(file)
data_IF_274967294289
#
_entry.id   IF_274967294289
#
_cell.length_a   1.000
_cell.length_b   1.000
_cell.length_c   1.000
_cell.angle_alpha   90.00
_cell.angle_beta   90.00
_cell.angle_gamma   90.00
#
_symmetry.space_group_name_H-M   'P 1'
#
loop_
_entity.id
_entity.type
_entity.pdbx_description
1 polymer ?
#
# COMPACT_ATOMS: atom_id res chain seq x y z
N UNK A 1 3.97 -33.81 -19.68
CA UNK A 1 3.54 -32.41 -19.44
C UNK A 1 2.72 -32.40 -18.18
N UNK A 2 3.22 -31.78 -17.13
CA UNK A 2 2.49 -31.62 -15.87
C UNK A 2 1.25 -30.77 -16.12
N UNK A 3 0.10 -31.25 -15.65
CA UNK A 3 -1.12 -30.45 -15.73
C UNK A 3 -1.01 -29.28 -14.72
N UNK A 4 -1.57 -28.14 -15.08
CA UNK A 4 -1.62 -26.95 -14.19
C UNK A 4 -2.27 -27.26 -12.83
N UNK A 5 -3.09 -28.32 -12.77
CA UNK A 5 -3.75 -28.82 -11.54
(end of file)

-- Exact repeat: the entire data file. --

data_IF_274967294289
#
_entry.id   IF_274967294289
#
_cell.length_a   1.000
_cell.length_b   1.000
_cell.length_c   1.000
_cell.angle_alpha   90.00
_cell.angle_beta   90.00
_cell.angle_gamma   90.00
#
_symmetry.space_group_name_H-M   'P 1'
#
loop_
_entity.id
_entity.type
_entity.pdbx_description
1 polymer ?
#
# COMPACT_ATOMS: atom_id res chain seq x y z
N UNK A 1 3.97 -33.81 -19.68
CA UNK A 1 3.54 -32.41 -19.44
C UNK A 1 2.72 -32.40 -18.18
N UNK A 2 3.22 -31.78 -17.13
CA UNK A 2 2.49 -31.62 -15.87
C UNK A 2 1.25 -30.77 -16.12
N UNK A 3 0.10 -31.25 -15.65
CA UNK A 3 -1.12 -30.45 -15.73
C UNK A 3 -1.01 -29.28 -14.72
N UNK A 4 -1.57 -28.14 -15.08
CA UNK A 4 -1.62 -26.95 -14.19
C UNK A 4 -2.27 -27.26 -12.83
N UNK A 5 -3.09 -28.32 -12.77
CA UNK A 5 -3.75 -28.82 -11.54